Images of Rocky and inspirational quotes adorn the walls, upbeat hip-hop music is booming through the speakers and half a dozen teenagers groan as they lift weights and sweat furiously on treadmills.
In a room across the hall, the atmosphere is very different. Teens sit studiously examining textbooks in a small and tranquil classroom as a teacher writes out equations on the whiteboard.
This is the scene at Hackney Boxing Academy, an award-winning charity with the mission of changing the lives of young people in danger of educational exclusion.
Founded in 2010, Hackney Boxing Academy provides an alternative to mainstream schooling.
It combines basic education and mentoring with the discipline and culture of boxing to re-engage the most difficult-to-reach young people who are funded by their local schools and supported by a host of sponsors including Comic Relief and Playsport London.
“Although the name itself makes people think there is a draconian atmosphere, we are a real family. The entire purpose is to take young people who are at risk of permanent exclusion at school and help them shape their futures,” says Anna Cain, 41, head of the Academy.
Ms Cain’s interest in the Academy was sparked when her son was referred to the original Tottenham Boxing Academy. He was one of the first students admitted after he suffered exclusion at school; he is now part of a legacy of over 150 students who are turning their lives around.
“The education we provide is the key and boxing is the tool. It teaches students life tactics, it has an ethos of control and discipline. Like in life, you don’t step into the ring without a plan.”
The Academy runs like a mainstream school with daily classes between 9.30am and 2.45pm. Classes are small with as few as six pupils in each.
Chandler Hughes, a 16-year-old student who has been with the Academy for two years, says: “I didn’t enjoy school, it wasn’t interesting and the teacher never had time for me but here the classes are small so we get loads of work done.”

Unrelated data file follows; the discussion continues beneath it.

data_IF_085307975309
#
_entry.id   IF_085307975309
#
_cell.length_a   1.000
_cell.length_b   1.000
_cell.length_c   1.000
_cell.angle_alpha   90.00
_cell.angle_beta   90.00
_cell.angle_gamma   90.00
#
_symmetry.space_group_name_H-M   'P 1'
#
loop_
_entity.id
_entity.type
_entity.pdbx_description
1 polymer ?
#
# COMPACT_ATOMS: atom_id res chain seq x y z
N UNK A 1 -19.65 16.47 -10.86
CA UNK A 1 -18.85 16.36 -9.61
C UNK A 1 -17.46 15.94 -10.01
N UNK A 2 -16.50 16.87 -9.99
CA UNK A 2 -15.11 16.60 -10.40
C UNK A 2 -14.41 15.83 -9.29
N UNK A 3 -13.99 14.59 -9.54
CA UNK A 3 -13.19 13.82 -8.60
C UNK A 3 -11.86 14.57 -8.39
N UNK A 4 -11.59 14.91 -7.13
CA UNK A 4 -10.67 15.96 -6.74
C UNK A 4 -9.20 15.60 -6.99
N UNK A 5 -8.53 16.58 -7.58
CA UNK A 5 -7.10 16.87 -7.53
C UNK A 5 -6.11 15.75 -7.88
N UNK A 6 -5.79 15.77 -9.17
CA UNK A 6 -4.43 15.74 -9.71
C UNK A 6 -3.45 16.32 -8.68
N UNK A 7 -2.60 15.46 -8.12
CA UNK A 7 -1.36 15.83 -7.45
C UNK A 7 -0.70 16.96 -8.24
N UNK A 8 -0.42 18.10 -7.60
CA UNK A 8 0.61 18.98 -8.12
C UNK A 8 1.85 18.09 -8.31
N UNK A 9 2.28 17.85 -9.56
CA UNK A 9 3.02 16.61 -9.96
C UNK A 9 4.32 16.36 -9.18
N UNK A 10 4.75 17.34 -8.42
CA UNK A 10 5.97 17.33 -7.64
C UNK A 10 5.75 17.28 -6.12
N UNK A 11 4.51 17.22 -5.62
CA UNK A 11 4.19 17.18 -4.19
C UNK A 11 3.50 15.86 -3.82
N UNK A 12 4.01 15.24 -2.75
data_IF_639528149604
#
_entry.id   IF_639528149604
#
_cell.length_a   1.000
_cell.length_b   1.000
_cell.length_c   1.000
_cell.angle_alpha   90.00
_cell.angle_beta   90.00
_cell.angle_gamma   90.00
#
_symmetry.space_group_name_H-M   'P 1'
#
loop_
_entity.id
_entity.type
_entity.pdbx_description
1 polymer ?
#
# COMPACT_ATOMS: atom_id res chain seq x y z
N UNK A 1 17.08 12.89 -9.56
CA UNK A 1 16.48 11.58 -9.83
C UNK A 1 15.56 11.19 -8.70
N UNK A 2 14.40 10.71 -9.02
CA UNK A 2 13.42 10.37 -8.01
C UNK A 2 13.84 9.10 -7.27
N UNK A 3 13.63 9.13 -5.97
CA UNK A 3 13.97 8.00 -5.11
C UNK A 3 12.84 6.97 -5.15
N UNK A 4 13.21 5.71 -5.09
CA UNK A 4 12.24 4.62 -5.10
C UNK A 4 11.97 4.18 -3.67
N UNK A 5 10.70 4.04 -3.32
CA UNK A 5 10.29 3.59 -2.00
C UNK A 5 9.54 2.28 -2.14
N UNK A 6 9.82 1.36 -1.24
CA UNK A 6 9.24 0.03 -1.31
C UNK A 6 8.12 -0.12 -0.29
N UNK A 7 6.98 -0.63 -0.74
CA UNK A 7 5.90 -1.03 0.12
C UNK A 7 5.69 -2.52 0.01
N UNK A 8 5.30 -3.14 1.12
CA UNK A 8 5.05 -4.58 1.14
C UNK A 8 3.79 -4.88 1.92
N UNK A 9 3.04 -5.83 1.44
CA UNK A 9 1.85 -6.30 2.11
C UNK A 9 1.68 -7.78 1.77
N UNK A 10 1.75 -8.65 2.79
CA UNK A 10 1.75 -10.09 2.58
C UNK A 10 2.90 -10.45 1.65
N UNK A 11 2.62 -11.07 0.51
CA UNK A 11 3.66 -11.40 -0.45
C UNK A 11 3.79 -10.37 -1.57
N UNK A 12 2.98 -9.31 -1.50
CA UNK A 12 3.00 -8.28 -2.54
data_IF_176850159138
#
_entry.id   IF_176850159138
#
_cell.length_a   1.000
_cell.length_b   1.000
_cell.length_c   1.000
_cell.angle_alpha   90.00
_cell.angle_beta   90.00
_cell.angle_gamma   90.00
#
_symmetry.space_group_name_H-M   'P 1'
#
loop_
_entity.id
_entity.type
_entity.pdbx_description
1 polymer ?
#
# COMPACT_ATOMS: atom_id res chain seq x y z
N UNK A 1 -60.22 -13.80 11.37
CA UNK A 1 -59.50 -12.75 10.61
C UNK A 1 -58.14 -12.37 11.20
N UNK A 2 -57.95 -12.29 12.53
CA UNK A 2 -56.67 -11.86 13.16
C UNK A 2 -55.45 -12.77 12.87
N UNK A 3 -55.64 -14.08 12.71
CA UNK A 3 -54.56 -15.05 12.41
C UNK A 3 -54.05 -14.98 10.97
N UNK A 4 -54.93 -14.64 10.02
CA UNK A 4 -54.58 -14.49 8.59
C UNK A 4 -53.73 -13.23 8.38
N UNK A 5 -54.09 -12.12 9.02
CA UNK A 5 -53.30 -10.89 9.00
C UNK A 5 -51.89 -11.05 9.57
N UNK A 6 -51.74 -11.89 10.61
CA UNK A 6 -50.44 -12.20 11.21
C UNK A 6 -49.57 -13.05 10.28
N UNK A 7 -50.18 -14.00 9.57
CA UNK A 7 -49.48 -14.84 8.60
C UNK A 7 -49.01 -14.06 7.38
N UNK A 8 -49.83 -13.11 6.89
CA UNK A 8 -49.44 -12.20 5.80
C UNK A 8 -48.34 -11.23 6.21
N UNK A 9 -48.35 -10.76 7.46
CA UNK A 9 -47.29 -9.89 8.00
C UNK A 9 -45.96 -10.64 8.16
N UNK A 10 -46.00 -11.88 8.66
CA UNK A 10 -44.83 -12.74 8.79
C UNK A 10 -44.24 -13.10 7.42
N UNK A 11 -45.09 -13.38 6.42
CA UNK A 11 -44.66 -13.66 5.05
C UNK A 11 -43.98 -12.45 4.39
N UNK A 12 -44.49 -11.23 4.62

Chandler has high hopes of becoming an electrician or a plumber and is excited about the work experience placements that the Academy has set up for him.
With academic and vocational courses on offer and more than 90 per cent of students graduating onto further education, training or employment, the Academy has proven to be a resounding success.
“Some of the kids are on track for As. We’ve got their progress in mind and we encourage them to think about their future and realise that the things they do today will affect them tomorrow,” says Ms Cain.
Each class has its own boxer and class mentor who maintains order and takes on a pastoral role. Deputy head Alejandro Reyes, 24, acts as a mentor.
“The kids are all characters and it’s so nice to see them walk away happier and more learned. I won’t be moving from here for a long time” he says.
Alejandro encouraged his friend and current Amateur Boxing Association champion Jermaine Williams to apply for a job at the Academy.
“At first I just thought: ‘no, I’m not really interested in that sort of thing’ but now I love mentoring the kids and helping them stay out of crime. If they are rude or indulge in crime we teach them that it’s wrong and nine out of 10 times it works. They aren’t bad kids, they are just misunderstood,” he says.
Ms Cain believes that the mentor role is fundamental to the student’s development. “For the first time, the students have a proper male role model. They have a love-hate relationship; mentors make no exceptions for them but at the same time they are the first to compliment them if they do well.
“Every day they’ll come in and their 50 push-ups are waiting for them,” she laughs.
Successes aside, money is tight for the Academy. “It’s a difficult time to be a charity. We have never received statutory funding and that’s why partnerships like Comic Relief are so valuable,” says Ms Cain.
Staff will be running the Comic Relief mile to raise funds for the school.
“We’ll get there,” she says, “but probably quite slowly!”